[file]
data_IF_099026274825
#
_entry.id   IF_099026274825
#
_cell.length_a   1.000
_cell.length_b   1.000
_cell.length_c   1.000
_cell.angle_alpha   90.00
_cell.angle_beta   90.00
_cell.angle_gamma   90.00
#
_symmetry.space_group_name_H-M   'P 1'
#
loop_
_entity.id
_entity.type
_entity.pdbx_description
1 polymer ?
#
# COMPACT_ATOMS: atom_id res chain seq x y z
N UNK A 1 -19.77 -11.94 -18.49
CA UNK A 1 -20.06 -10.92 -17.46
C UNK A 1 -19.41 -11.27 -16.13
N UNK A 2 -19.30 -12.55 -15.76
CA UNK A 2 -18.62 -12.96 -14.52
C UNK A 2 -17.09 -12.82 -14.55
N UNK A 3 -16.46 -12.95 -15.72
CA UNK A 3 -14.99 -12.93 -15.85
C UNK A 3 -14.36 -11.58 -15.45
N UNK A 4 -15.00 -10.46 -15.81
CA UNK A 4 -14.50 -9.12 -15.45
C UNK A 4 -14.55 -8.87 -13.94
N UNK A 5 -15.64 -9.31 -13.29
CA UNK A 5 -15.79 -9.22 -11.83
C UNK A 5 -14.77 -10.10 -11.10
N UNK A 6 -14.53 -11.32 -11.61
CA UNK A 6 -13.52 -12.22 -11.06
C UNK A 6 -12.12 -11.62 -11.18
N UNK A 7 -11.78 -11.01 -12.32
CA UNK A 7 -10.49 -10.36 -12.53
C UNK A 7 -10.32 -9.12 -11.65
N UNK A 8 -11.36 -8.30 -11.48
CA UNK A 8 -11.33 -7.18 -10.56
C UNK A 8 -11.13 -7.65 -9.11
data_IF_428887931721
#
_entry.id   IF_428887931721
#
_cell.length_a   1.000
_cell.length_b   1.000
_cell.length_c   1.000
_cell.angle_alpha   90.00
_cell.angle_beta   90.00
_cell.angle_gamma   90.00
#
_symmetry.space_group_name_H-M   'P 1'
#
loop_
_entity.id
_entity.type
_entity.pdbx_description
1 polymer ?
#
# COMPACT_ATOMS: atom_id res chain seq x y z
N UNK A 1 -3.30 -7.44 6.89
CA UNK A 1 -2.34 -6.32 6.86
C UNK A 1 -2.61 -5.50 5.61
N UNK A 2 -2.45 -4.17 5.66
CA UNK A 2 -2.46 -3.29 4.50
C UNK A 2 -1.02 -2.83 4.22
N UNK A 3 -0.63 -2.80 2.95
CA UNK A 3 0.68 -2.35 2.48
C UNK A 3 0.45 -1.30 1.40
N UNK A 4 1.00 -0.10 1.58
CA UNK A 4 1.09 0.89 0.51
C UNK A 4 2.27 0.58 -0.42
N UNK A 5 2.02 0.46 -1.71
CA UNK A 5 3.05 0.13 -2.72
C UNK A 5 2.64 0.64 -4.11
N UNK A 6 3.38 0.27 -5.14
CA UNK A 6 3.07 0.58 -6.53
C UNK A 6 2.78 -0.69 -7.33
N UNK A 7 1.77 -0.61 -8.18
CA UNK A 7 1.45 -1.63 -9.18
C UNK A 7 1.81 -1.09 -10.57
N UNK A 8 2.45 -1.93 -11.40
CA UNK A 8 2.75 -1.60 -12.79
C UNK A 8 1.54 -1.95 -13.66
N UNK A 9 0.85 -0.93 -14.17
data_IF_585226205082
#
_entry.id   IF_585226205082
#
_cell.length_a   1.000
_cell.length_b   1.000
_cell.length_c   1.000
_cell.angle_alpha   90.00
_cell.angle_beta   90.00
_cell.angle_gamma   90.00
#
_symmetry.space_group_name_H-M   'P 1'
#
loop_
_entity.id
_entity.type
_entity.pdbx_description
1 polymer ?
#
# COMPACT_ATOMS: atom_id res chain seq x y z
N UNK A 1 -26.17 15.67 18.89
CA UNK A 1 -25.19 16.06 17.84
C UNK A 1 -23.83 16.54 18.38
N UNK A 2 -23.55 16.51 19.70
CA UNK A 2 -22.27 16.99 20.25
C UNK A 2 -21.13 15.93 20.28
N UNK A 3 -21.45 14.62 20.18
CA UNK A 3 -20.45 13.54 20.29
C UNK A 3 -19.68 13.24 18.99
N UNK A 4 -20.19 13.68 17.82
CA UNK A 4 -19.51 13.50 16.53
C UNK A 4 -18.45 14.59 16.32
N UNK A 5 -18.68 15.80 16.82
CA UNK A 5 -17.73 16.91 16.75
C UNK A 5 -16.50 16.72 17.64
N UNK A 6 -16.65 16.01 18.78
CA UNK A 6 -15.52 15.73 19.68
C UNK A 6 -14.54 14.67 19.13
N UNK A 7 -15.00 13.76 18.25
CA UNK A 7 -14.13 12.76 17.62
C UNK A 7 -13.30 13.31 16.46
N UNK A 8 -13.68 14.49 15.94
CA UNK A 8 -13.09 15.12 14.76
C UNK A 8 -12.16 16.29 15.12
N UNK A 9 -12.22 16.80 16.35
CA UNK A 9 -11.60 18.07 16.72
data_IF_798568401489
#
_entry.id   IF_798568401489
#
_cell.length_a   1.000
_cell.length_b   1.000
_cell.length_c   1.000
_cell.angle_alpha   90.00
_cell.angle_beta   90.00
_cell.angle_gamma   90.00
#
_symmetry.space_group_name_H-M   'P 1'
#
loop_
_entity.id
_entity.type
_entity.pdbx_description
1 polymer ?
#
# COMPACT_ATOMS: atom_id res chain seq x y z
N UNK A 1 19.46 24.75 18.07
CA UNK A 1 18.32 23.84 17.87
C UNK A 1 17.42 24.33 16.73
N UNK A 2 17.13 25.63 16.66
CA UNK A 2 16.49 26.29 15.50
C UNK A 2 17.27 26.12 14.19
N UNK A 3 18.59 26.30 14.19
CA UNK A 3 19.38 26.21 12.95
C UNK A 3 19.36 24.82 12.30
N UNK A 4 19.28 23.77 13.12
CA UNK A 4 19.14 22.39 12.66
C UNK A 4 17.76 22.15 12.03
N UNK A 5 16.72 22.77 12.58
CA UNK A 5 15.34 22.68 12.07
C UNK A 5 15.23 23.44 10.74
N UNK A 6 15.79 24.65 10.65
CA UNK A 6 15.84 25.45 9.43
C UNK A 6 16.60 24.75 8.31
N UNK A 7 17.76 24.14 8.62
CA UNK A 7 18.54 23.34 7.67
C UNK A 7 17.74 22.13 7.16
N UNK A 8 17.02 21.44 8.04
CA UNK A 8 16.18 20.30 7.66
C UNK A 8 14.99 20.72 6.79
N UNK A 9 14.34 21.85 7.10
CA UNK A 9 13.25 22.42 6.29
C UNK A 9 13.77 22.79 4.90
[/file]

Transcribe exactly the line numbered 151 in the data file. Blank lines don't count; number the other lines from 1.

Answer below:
_entity.type